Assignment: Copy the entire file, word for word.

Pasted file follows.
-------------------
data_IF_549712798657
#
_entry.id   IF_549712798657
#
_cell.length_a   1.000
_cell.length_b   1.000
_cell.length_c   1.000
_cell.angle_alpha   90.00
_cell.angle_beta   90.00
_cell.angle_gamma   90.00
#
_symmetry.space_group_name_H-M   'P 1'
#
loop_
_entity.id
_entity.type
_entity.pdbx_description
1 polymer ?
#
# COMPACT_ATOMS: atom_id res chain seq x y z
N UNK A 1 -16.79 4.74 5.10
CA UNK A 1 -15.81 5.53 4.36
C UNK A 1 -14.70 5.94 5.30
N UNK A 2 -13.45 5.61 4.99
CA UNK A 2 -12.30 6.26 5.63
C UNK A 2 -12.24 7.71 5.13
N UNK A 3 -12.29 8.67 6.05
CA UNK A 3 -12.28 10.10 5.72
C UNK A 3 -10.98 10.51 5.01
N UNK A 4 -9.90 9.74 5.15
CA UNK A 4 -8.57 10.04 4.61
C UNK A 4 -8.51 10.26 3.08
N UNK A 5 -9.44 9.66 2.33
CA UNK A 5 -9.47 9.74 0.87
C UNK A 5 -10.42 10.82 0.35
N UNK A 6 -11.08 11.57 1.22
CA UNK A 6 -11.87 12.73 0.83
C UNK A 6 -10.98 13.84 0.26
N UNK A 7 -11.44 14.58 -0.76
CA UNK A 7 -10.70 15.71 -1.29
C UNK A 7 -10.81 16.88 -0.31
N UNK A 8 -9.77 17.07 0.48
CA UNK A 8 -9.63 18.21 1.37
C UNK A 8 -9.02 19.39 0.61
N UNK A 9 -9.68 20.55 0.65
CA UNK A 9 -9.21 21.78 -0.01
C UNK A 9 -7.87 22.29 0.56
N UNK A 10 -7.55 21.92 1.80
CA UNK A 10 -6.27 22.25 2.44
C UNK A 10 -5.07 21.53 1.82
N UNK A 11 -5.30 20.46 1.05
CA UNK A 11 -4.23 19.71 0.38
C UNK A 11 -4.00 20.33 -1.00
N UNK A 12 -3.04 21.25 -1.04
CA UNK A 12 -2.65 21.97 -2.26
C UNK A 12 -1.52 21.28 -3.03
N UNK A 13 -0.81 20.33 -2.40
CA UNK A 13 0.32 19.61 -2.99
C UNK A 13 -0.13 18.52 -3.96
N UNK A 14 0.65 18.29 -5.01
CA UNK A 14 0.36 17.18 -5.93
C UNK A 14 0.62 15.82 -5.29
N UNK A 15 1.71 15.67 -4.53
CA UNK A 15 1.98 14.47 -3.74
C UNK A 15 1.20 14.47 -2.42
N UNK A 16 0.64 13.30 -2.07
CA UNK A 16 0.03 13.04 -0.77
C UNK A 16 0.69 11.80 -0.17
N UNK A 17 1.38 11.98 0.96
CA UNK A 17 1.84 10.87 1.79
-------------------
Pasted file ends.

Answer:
data_IF_549712798657
#
_entry.id   IF_549712798657
#
_cell.length_a   1.000
_cell.length_b   1.000
_cell.length_c   1.000
_cell.angle_alpha   90.00
_cell.angle_beta   90.00
_cell.angle_gamma   90.00
#
_symmetry.space_group_name_H-M   'P 1'
#
loop_
_entity.id
_entity.type
_entity.pdbx_description
1 polymer ?
#
# COMPACT_ATOMS: atom_id res chain seq x y z
N UNK A 1 -16.79 4.74 5.10
CA UNK A 1 -15.81 5.53 4.36
C UNK A 1 -14.70 5.94 5.30
N UNK A 2 -13.45 5.61 4.99
CA UNK A 2 -12.30 6.26 5.63
C UNK A 2 -12.24 7.71 5.13
N UNK A 3 -12.29 8.67 6.05
CA UNK A 3 -12.28 10.10 5.72
C UNK A 3 -10.98 10.51 5.01
N UNK A 4 -9.90 9.74 5.15
CA UNK A 4 -8.57 10.04 4.61
C UNK A 4 -8.51 10.26 3.08
N UNK A 5 -9.44 9.66 2.33
CA UNK A 5 -9.47 9.74 0.87
C UNK A 5 -10.42 10.82 0.35
N UNK A 6 -11.08 11.57 1.22
CA UNK A 6 -11.87 12.73 0.83
C UNK A 6 -10.98 13.84 0.26
N UNK A 7 -11.44 14.58 -0.76
CA UNK A 7 -10.70 15.71 -1.29
C UNK A 7 -10.81 16.88 -0.31
N UNK A 8 -9.77 17.07 0.48
CA UNK A 8 -9.63 18.21 1.37
C UNK A 8 -9.02 19.39 0.61
N UNK A 9 -9.68 20.55 0.65
CA UNK A 9 -9.21 21.78 -0.01
C UNK A 9 -7.87 22.29 0.56
N UNK A 10 -7.55 21.92 1.80
CA UNK A 10 -6.27 22.25 2.44
C UNK A 10 -5.07 21.53 1.82
N UNK A 11 -5.30 20.46 1.05
CA UNK A 11 -4.23 19.71 0.38
C UNK A 11 -4.00 20.33 -1.00
N UNK A 12 -3.04 21.25 -1.04
CA UNK A 12 -2.65 21.97 -2.26
C UNK A 12 -1.52 21.28 -3.03
N UNK A 13 -0.81 20.33 -2.40
CA UNK A 13 0.32 19.61 -2.99
C UNK A 13 -0.13 18.52 -3.96
N UNK A 14 0.65 18.29 -5.01
CA UNK A 14 0.36 17.18 -5.93
C UNK A 14 0.62 15.82 -5.29
N UNK A 15 1.71 15.67 -4.53
CA UNK A 15 1.98 14.47 -3.74
C UNK A 15 1.20 14.47 -2.42
N UNK A 16 0.64 13.30 -2.07
CA UNK A 16 0.03 13.04 -0.77
C UNK A 16 0.69 11.80 -0.17
N UNK A 17 1.38 11.98 0.96
CA UNK A 17 1.84 10.87 1.79